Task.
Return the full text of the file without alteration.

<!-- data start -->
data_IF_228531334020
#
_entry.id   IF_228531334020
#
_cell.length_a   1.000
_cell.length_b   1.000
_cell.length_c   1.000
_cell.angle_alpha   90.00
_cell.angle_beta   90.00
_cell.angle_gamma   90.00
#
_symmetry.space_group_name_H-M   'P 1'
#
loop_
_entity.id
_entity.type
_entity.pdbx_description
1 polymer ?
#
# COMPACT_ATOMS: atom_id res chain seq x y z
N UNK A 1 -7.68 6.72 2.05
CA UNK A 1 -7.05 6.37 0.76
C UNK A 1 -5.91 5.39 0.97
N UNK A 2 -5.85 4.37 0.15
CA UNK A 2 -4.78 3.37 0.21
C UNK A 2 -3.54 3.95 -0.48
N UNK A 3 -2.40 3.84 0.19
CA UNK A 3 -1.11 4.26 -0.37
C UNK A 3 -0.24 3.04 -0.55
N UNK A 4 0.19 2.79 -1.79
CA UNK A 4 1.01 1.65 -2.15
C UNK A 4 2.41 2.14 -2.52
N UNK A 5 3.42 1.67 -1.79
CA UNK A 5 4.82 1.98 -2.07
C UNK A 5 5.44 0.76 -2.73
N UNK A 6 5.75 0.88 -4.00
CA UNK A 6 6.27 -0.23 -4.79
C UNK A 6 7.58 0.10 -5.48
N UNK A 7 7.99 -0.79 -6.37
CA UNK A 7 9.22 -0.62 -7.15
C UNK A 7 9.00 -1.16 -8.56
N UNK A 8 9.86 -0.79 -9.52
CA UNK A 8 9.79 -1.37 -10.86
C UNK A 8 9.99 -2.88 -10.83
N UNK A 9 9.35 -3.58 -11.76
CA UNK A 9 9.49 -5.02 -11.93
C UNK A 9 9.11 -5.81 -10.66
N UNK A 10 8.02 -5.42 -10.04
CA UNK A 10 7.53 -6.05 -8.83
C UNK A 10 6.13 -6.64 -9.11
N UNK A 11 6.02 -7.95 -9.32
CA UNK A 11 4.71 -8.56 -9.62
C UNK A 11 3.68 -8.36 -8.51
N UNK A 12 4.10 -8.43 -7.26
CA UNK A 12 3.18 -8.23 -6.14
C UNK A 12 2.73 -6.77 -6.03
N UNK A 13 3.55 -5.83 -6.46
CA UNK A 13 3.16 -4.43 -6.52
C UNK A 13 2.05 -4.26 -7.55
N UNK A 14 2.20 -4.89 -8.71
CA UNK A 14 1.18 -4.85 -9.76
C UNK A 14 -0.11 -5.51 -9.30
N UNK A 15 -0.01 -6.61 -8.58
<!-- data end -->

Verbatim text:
data_IF_228531334020
#
_entry.id   IF_228531334020
#
_cell.length_a   1.000
_cell.length_b   1.000
_cell.length_c   1.000
_cell.angle_alpha   90.00
_cell.angle_beta   90.00
_cell.angle_gamma   90.00
#
_symmetry.space_group_name_H-M   'P 1'
#
loop_
_entity.id
_entity.type
_entity.pdbx_description
1 polymer ?
#
# COMPACT_ATOMS: atom_id res chain seq x y z
N UNK A 1 -7.68 6.72 2.05
CA UNK A 1 -7.05 6.37 0.76
C UNK A 1 -5.91 5.39 0.97
N UNK A 2 -5.85 4.37 0.15
CA UNK A 2 -4.78 3.37 0.21
C UNK A 2 -3.54 3.95 -0.48
N UNK A 3 -2.40 3.84 0.19
CA UNK A 3 -1.11 4.26 -0.37
C UNK A 3 -0.24 3.04 -0.55
N UNK A 4 0.19 2.79 -1.79
CA UNK A 4 1.01 1.65 -2.15
C UNK A 4 2.41 2.14 -2.52
N UNK A 5 3.42 1.67 -1.79
CA UNK A 5 4.82 1.98 -2.07
C UNK A 5 5.44 0.76 -2.73
N UNK A 6 5.75 0.88 -4.00
CA UNK A 6 6.27 -0.23 -4.79
C UNK A 6 7.58 0.10 -5.48
N UNK A 7 7.99 -0.79 -6.37
CA UNK A 7 9.22 -0.62 -7.15
C UNK A 7 9.00 -1.16 -8.56
N UNK A 8 9.86 -0.79 -9.52
CA UNK A 8 9.79 -1.37 -10.86
C UNK A 8 9.99 -2.88 -10.83
N UNK A 9 9.35 -3.58 -11.76
CA UNK A 9 9.49 -5.02 -11.93
C UNK A 9 9.11 -5.81 -10.66
N UNK A 10 8.02 -5.42 -10.04
CA UNK A 10 7.53 -6.05 -8.83
C UNK A 10 6.13 -6.64 -9.11
N UNK A 11 6.02 -7.95 -9.32
CA UNK A 11 4.71 -8.56 -9.62
C UNK A 11 3.68 -8.36 -8.51
N UNK A 12 4.10 -8.43 -7.26
CA UNK A 12 3.18 -8.23 -6.14
C UNK A 12 2.73 -6.77 -6.03
N UNK A 13 3.55 -5.83 -6.46
CA UNK A 13 3.16 -4.43 -6.52
C UNK A 13 2.05 -4.26 -7.55
N UNK A 14 2.20 -4.89 -8.71
CA UNK A 14 1.18 -4.85 -9.76
C UNK A 14 -0.11 -5.51 -9.30
N UNK A 15 -0.01 -6.61 -8.58